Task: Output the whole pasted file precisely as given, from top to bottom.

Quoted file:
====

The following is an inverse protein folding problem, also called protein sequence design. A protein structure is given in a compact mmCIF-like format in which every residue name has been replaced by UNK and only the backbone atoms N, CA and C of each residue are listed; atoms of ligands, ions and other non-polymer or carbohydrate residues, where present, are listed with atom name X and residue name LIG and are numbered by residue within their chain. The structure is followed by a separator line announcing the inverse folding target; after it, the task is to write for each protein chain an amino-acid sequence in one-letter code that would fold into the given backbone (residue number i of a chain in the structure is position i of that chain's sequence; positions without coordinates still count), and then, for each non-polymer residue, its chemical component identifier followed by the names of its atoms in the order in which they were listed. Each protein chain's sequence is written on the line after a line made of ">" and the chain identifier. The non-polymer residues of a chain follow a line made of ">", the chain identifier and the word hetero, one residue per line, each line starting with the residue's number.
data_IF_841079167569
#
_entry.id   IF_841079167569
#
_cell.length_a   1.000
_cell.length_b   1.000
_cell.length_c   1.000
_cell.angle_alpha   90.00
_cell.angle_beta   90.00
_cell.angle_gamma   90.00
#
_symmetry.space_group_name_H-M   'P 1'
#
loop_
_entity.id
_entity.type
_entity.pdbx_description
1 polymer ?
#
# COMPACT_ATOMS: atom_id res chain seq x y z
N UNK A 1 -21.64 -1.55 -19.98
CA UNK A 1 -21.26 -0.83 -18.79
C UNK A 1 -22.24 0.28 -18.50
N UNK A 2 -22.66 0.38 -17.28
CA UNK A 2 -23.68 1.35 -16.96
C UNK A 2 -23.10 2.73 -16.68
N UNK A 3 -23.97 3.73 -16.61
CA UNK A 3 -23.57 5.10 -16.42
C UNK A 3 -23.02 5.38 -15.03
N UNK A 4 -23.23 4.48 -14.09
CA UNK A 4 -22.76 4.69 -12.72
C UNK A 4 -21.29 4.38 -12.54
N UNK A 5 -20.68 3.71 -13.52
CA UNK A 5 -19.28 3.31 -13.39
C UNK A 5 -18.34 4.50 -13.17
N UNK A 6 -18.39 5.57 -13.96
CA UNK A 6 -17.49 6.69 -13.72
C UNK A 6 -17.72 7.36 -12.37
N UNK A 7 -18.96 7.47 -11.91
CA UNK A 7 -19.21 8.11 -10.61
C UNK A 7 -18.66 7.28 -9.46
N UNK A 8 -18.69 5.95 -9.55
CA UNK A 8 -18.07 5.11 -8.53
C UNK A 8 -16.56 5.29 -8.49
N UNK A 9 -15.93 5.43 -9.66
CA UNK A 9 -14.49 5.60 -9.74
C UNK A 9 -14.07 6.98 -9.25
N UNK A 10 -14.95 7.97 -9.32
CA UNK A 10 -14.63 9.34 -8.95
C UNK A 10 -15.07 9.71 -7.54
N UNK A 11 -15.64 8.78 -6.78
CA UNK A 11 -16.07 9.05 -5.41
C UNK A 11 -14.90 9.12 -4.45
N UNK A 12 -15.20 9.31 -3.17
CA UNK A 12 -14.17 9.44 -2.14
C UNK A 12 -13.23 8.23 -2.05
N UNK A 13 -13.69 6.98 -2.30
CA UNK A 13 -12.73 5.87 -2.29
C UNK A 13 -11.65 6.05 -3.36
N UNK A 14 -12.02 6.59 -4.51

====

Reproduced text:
The following is an inverse protein folding problem, also called protein sequence design. A protein structure is given in a compact mmCIF-like format in which every residue name has been replaced by UNK and only the backbone atoms N, CA and C of each residue are listed; atoms of ligands, ions and other non-polymer or carbohydrate residues, where present, are listed with atom name X and residue name LIG and are numbered by residue within their chain. The structure is followed by a separator line announcing the inverse folding target; after it, the task is to write for each protein chain an amino-acid sequence in one-letter code that would fold into the given backbone (residue number i of a chain in the structure is position i of that chain's sequence; positions without coordinates still count), and then, for each non-polymer residue, its chemical component identifier followed by the names of its atoms in the order in which they were listed. Each protein chain's sequence is written on the line after a line made of ">" and the chain identifier. The non-polymer residues of a chain follow a line made of ">", the chain identifier and the word hetero, one residue per line, each line starting with the residue's number.
data_IF_841079167569
#
_entry.id   IF_841079167569
#
_cell.length_a   1.000
_cell.length_b   1.000
_cell.length_c   1.000
_cell.angle_alpha   90.00
_cell.angle_beta   90.00
_cell.angle_gamma   90.00
#
_symmetry.space_group_name_H-M   'P 1'
#
loop_
_entity.id
_entity.type
_entity.pdbx_description
1 polymer ?
#
# COMPACT_ATOMS: atom_id res chain seq x y z
N UNK A 1 -21.64 -1.55 -19.98
CA UNK A 1 -21.26 -0.83 -18.79
C UNK A 1 -22.24 0.28 -18.50
N UNK A 2 -22.66 0.38 -17.28
CA UNK A 2 -23.68 1.35 -16.96
C UNK A 2 -23.10 2.73 -16.68
N UNK A 3 -23.97 3.73 -16.61
CA UNK A 3 -23.57 5.10 -16.42
C UNK A 3 -23.02 5.38 -15.03
N UNK A 4 -23.23 4.48 -14.09
CA UNK A 4 -22.76 4.69 -12.72
C UNK A 4 -21.29 4.38 -12.54
N UNK A 5 -20.68 3.71 -13.52
CA UNK A 5 -19.28 3.31 -13.39
C UNK A 5 -18.34 4.50 -13.17
N UNK A 6 -18.39 5.57 -13.96
CA UNK A 6 -17.49 6.69 -13.72
C UNK A 6 -17.72 7.36 -12.37
N UNK A 7 -18.96 7.47 -11.91
CA UNK A 7 -19.21 8.11 -10.61
C UNK A 7 -18.66 7.28 -9.46
N UNK A 8 -18.69 5.95 -9.55
CA UNK A 8 -18.07 5.11 -8.53
C UNK A 8 -16.56 5.29 -8.49
N UNK A 9 -15.93 5.43 -9.66
CA UNK A 9 -14.49 5.60 -9.74
C UNK A 9 -14.07 6.98 -9.25
N UNK A 10 -14.95 7.97 -9.32
CA UNK A 10 -14.63 9.34 -8.95
C UNK A 10 -15.07 9.71 -7.54
N UNK A 11 -15.64 8.78 -6.78
CA UNK A 11 -16.07 9.05 -5.41
C UNK A 11 -14.90 9.12 -4.45
N UNK A 12 -15.20 9.31 -3.17
CA UNK A 12 -14.17 9.44 -2.14
C UNK A 12 -13.23 8.23 -2.05
N UNK A 13 -13.69 6.98 -2.30
CA UNK A 13 -12.73 5.87 -2.29
C UNK A 13 -11.65 6.05 -3.36
N UNK A 14 -12.02 6.59 -4.51